with others. To build up our egos. To prove we exist. But does it work? Niedzviecki tells a great story. He wanted to meet in person some of the “friends” he’d made online and so he posted about a party he’s having—everyone’s invited. Every one of his 700 Facebook friends. Hopefully he didn’t spend too much on the spinach dip, because only one person showed up. He received responses from people who said they were coming; others replied “maybe.” And yet, only one “friend”—one!—bothered to show for his party. In the cyber world we may seem to be teeming with “friends,” but mostly they’re a different kind of friend—a friend who’s not a friend. After all, it’s quicker and easier to email someone than to actually make a date and hang out. It takes less of our energy, and we are starting to like it that way. Convenient, fast, easy. Multitasking takes on a whole new meaning in the world of cell phones, Bluetooth and text messaging. Everything is happening at once and our senses are overloaded and our attention spans are waning. O O O O WHEN THE NEW Academy of Sciences opened in 2008, I couldn’t wait to go. I’ve always been a huge fan of the Steinhart Aquarium; since ﬁrst visiting on a gradeschool ﬁeld trip, I’ve loved roaming its dark, quiet, ﬁsh tank-lined halls. And while the new aquarium is beautiful and mind-blowing, it’s deﬁnitely a sensory overload. Curved metallic-blue walls, luminous tanks at all eye levels, water-wavering words projected against partitions, and a booming voice bellowing facts about the ocean. Interactive experiences abound with all kinds of things for kids to poke, touch, move...there’s a chance to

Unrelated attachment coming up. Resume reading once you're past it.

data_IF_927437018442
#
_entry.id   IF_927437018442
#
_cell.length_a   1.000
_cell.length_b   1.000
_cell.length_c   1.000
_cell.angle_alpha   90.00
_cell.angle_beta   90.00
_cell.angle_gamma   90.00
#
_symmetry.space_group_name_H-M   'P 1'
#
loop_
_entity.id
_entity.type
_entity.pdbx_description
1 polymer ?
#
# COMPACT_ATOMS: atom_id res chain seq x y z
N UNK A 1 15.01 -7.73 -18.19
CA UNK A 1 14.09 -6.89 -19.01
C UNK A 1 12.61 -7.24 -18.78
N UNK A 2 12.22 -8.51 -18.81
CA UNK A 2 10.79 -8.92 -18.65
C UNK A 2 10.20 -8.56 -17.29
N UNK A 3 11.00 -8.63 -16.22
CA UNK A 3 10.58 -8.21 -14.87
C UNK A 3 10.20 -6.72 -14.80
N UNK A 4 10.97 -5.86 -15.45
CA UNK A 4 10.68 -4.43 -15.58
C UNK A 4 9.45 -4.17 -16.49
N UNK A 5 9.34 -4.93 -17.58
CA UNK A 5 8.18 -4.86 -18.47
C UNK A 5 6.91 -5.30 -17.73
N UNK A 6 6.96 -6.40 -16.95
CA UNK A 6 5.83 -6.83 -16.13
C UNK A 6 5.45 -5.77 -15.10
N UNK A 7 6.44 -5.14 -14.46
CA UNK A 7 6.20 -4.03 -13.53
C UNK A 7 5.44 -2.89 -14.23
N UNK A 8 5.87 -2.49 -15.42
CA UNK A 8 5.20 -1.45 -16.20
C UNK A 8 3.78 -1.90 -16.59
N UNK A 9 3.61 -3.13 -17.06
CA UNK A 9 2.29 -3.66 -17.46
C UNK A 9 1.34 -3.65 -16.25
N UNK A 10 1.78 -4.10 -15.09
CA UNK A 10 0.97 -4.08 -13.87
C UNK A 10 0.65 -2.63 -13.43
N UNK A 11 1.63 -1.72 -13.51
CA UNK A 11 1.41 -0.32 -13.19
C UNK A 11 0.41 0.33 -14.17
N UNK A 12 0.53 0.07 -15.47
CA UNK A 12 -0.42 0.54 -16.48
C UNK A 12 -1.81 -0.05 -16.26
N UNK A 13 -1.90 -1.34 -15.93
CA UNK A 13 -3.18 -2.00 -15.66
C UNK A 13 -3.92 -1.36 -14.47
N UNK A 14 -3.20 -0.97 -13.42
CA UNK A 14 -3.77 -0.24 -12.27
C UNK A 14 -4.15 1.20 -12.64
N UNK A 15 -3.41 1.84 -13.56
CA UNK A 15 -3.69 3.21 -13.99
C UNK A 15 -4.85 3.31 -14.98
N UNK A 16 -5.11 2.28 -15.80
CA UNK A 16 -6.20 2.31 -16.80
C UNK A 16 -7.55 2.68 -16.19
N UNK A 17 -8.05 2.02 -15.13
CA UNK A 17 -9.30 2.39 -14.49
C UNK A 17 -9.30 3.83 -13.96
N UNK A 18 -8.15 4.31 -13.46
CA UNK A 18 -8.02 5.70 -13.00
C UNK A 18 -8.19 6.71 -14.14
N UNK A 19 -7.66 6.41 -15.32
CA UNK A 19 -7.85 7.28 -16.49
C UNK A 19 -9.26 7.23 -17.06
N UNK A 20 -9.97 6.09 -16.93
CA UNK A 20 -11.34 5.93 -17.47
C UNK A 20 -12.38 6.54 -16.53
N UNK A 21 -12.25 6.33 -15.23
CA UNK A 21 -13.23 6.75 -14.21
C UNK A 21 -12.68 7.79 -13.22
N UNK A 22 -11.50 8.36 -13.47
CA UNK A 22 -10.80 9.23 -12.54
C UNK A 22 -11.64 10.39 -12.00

The Peep Diaries: How We’re Learning to Love Watching Ourselves and Our Neighbors, by Hal Niedzviecki. City Lights Books, 2009. In a world where the private becomes more and more public and everyone wants to know about everyone else, and wants everyone else to know about them, the Internet is king. Hal Niedzviecki delves into the world of social networking and digs to uncover why we put it all out there. We’ve become a mass of TMI—too much information—and we just can’t get enough, an obsession Niedzviecki coins“oversharing.” Finding that we’ve become frantic to ﬁll a void that is never satisﬁed, it’s no surprise that the popularity of tweeting, blogging, posting and webcamming is snowballing in an unstoppable frenzy. The Peep Diaries is a crash course in the many ways our culture exposes itself and an investigative, often humorous look at just how attentionstarved and lonely the majority of people are.Talking with many of the average Joes who expose themselves through tweets, blogs, posts and webcams, Niedzviecki shares their stories and tries to understand their motives. From employees ﬁred for blogs they’ve written to middle-class housewives who post amateur soft-porn pics of themselves, to shaming your neighbor for stealing your Sunday paper by posting a video of it on YouTube, to self-created cyber-celebrities, the wired world has become part of our daily lives for better or worse. It’s made use of our time more efﬁcient, yet much more of our time is consumed as we stalk, spy, watch and peep at others through media that didn’t exist until the last decade. And as the Peep Diaries discovers, the more we become connected by computers through our obsessions with “reality,”the more disconnected we become from reality. For anyone interested in what the last two decades have found us immersed in, Niedzviecki’s book is a must-read. —Beth Allen